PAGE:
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BACKGROUND: Acute normovolemic hemodilution (ANH) decreases transfusion rates but adds to the complexity of anesthetic management during hepatectomy. A randomized controlled trial was conducted to determine if selecting patients for ANH using a transfusion nomogram improves management and resource use compared with selection using extent of resection.

STUDY DESIGN: One hundred fourteen patients undergoing partial hepatectomy were randomized to a clinical arm (ANH used for resection of >=3 liver segments) or a nomogram arm (ANH used for predicted probability of transfusion >=50% based on a previously validated nomogram). The primary end point was appropriate management, defined as avoidance of ANH in patients at low risk or use of ANH in patients at high risk for allogeneic red blood cell transfusions.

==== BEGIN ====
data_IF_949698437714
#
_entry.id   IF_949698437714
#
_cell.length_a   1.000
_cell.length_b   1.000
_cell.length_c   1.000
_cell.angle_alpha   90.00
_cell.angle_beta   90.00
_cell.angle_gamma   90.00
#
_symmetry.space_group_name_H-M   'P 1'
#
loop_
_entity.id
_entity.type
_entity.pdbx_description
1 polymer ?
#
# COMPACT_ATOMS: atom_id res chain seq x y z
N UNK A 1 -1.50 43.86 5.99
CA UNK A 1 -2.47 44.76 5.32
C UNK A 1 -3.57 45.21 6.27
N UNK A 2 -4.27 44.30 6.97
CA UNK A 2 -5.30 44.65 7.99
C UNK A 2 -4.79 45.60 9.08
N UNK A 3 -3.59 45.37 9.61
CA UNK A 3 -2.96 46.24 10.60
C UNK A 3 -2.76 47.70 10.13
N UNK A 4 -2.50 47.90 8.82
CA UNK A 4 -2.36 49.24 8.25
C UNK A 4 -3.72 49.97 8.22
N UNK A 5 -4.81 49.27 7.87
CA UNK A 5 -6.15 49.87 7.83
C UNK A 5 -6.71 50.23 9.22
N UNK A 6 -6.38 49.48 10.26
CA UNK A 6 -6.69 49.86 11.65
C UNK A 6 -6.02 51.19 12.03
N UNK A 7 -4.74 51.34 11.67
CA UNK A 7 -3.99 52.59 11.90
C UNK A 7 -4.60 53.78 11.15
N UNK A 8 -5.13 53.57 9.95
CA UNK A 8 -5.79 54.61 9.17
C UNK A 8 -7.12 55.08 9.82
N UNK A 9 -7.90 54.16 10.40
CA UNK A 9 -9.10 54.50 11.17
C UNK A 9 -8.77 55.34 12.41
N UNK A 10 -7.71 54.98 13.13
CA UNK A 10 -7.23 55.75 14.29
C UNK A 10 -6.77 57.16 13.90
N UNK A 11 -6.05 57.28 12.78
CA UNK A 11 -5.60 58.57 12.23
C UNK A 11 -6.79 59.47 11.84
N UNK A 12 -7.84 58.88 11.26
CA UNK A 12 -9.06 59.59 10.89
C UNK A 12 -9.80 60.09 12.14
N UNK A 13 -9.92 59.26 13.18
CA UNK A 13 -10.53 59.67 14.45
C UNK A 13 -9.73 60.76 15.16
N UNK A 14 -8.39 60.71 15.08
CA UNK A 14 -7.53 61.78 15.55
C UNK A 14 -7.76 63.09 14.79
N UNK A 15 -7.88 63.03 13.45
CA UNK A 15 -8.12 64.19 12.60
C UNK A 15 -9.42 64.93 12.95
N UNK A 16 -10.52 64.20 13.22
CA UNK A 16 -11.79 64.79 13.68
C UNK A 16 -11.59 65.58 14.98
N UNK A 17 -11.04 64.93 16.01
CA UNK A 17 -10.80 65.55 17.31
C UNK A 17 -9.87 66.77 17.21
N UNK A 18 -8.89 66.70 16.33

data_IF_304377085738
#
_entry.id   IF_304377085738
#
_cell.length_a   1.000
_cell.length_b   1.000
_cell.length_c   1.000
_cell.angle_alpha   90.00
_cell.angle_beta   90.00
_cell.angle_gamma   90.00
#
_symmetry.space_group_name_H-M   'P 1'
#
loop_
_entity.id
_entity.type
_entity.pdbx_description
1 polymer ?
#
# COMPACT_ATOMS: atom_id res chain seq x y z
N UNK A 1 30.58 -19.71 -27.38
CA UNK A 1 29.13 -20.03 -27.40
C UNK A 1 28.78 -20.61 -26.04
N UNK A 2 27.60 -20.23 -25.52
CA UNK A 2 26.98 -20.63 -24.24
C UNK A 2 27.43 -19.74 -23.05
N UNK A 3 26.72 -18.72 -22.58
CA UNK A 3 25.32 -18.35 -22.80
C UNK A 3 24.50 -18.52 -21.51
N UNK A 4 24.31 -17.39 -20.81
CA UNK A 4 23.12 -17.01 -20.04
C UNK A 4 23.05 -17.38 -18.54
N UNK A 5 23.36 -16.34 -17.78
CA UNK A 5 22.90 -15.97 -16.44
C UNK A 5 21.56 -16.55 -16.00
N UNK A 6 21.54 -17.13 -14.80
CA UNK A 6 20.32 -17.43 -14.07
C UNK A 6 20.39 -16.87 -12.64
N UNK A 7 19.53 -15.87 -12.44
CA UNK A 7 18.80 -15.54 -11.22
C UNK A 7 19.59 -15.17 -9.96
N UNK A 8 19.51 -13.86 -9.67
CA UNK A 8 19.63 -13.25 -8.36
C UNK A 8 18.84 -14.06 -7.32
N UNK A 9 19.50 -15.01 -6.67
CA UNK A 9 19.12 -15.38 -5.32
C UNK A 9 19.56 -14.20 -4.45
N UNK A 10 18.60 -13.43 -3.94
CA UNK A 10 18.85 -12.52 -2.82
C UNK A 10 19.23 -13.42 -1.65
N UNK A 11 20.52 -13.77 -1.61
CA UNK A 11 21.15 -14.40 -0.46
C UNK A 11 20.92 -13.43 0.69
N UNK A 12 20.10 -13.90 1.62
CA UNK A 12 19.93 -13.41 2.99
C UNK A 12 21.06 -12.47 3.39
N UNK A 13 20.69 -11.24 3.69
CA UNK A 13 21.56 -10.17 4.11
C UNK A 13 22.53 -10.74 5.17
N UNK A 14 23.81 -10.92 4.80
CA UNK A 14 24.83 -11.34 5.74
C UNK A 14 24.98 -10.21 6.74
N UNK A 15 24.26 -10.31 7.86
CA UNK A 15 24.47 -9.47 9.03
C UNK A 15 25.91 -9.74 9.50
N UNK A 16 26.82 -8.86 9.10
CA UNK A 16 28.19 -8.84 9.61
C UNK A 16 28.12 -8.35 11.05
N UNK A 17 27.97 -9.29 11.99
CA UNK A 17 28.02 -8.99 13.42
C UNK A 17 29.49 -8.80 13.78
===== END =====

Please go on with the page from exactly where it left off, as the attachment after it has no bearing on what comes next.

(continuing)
RESULTS: Between September 2009 and May 2011, 58 patients were randomized to the clinical arm and 56 to the nomogram arm. Demographics, diagnoses, extent of resection, blood loss, and incidence and grade of complications did not differ between the 2 groups. There were no differences in perioperative transfusions or laboratory values. Nomogram-based allocation did not change appropriate management overall (80% vs 76% in the clinical arm; p = 0.65), but did result in comparable perioperative outcomes and a trend toward decreased ANH use (30% vs 47%; p = 0.09), particularly in low blood loss (estimated blood loss <=400 mL) cases (12% vs 25%; p = 0.04).

CONCLUSIONS: Although allocation of intraoperative management using a transfusion nomogram did not improve appropriate management overall, it more effectively identified low blood loss cases and reduced ANH use in patients least likely to benefit.

(C) 2013 by Lippincott Williams & Wilkins, Inc.